Indonesia seeks refined product supplies
The Organization of Petroleum Exporting Countries' only net importer of oil, Indonesia, faces a shortage of processed fuels after refinery shutdowns over the last two months because of accidents.
SINGAPORE�The Organization of Petroleum Exporting Countries' only net importer of oil, Indonesia, faces a shortage of processed fuels after refinery shutdowns over the last two months because of accidents.
Indonesia's energy minister visited neighboring countries recently to negotiate contracts to meet the deficit. The country's oil monopoly Pertamina has been trying to get fuel supplies from Malaysia, Singapore, China, and India.
Shortages of key oil products such as gasoline and kerosine, a common cooking fuel, have previously sparked off civil unrest, and Jakarta is working hard to ensure that supplies are not disrupted despite the country's current production woes.
There were long queues at gasoline kiosks throughout Jakarta recently, as panic-buying prompted motorists to pump more gasoline to beat the shortage.
That shortage resulted from problems at the Balongan refinery, which supplied 80% of the capital's demand. The refinery in West Java has been undergoing major repairs.
A Pertamina spokesman said that an increase in demand caused a shortage in kerosine supplies.
Indonesia seeks alternate processing capacity
Indonesian oil monopoly Pertamina has begun talks with Singapore refiners to process up to 50,000 b/d of crude to help it tide over critical domestic oil shortages, industry sources in Singapore said. Those sources also said Pertamina was in talks with Royal Dutch/Shell Group, but a company spokesman declined to comment.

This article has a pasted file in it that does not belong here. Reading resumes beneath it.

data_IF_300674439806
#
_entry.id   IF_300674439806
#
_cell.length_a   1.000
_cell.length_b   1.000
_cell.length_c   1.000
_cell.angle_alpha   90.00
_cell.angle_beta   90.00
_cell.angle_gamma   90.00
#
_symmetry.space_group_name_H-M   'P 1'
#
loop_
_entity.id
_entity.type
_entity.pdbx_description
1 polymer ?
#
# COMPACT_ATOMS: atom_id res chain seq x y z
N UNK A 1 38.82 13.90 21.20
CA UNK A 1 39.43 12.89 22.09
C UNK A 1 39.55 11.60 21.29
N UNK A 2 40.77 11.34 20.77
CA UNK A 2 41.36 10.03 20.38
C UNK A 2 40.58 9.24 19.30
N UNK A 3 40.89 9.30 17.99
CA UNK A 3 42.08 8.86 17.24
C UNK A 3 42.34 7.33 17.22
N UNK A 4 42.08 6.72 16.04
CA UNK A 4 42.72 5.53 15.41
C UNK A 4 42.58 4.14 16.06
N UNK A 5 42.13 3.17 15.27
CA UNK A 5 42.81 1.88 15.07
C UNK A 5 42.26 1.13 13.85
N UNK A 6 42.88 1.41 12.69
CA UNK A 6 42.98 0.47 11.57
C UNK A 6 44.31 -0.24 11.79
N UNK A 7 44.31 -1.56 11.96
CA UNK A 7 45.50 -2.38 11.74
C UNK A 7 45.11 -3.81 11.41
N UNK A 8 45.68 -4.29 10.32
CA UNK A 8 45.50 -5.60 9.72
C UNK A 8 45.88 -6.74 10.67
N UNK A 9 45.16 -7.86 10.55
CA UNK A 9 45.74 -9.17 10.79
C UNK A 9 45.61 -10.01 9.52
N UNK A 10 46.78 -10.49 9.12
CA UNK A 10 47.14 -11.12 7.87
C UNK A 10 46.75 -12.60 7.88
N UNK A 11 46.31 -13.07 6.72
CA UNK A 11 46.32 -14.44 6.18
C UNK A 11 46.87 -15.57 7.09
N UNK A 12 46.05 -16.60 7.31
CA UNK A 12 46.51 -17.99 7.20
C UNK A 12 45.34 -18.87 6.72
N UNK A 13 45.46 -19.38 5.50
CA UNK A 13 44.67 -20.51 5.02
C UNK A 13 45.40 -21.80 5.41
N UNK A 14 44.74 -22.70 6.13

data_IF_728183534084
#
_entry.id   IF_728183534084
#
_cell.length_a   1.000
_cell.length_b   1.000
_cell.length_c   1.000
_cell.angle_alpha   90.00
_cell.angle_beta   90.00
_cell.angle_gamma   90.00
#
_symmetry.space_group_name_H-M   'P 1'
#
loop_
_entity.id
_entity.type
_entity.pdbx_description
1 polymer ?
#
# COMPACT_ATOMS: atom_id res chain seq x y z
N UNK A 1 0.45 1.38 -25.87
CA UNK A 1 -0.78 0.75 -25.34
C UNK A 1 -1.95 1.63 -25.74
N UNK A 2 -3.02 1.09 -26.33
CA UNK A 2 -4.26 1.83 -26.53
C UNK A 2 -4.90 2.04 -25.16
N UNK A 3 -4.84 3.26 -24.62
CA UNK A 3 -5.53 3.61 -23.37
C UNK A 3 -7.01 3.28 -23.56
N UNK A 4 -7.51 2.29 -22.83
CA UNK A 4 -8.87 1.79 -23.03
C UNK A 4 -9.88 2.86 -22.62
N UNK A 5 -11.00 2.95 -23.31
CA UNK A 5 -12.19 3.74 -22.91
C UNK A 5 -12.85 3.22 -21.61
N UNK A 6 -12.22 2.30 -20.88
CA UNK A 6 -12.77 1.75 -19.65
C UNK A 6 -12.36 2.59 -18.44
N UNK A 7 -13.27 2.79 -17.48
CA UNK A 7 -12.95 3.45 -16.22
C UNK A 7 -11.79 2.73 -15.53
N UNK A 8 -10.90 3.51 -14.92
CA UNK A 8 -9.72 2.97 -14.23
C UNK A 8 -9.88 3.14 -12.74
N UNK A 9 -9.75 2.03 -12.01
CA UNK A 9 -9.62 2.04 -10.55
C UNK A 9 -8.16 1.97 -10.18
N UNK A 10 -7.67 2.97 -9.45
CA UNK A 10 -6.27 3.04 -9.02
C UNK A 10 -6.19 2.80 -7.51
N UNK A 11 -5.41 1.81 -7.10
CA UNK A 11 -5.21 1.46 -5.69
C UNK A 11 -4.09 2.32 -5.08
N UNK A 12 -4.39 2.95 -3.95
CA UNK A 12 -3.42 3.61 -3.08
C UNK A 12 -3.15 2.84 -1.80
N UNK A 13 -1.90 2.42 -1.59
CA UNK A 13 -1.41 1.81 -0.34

Pertamina spokesman Baihaki Hakim said that the company was negotiating a crude oil processing deal with Singapore to reduce the import of oil products. He said that it was still being calculated how much could be processed in Singapore.
Industry sources say Pertamina is likely to fare better than Kuwait Petroleum Corp. in its search for refining space in Singapore. This is because Indonesia is in the process of opening up its oil market, and help during such critical times may not go unnoticed.
KPC, which sought out Singapore refiners after its largest refinery was razed in a fire in late June, failed to secure an agreement, as the refiners quoted high processing fees and were not keen to buy back products KPC did not require.
A trader said that the Pertamina situation was different. Pertamina would most probably take all the products�except possibly naphtha�but, more importantly, there is the incentive of scoring brownie points, he said.
Singapore's third largest refiner, Singapore Petroleum Co. (SPC), also plans to raise its refinery output by as much as 10% by the end of the month to meet growing demand for kerosine and other fuels in Indonesia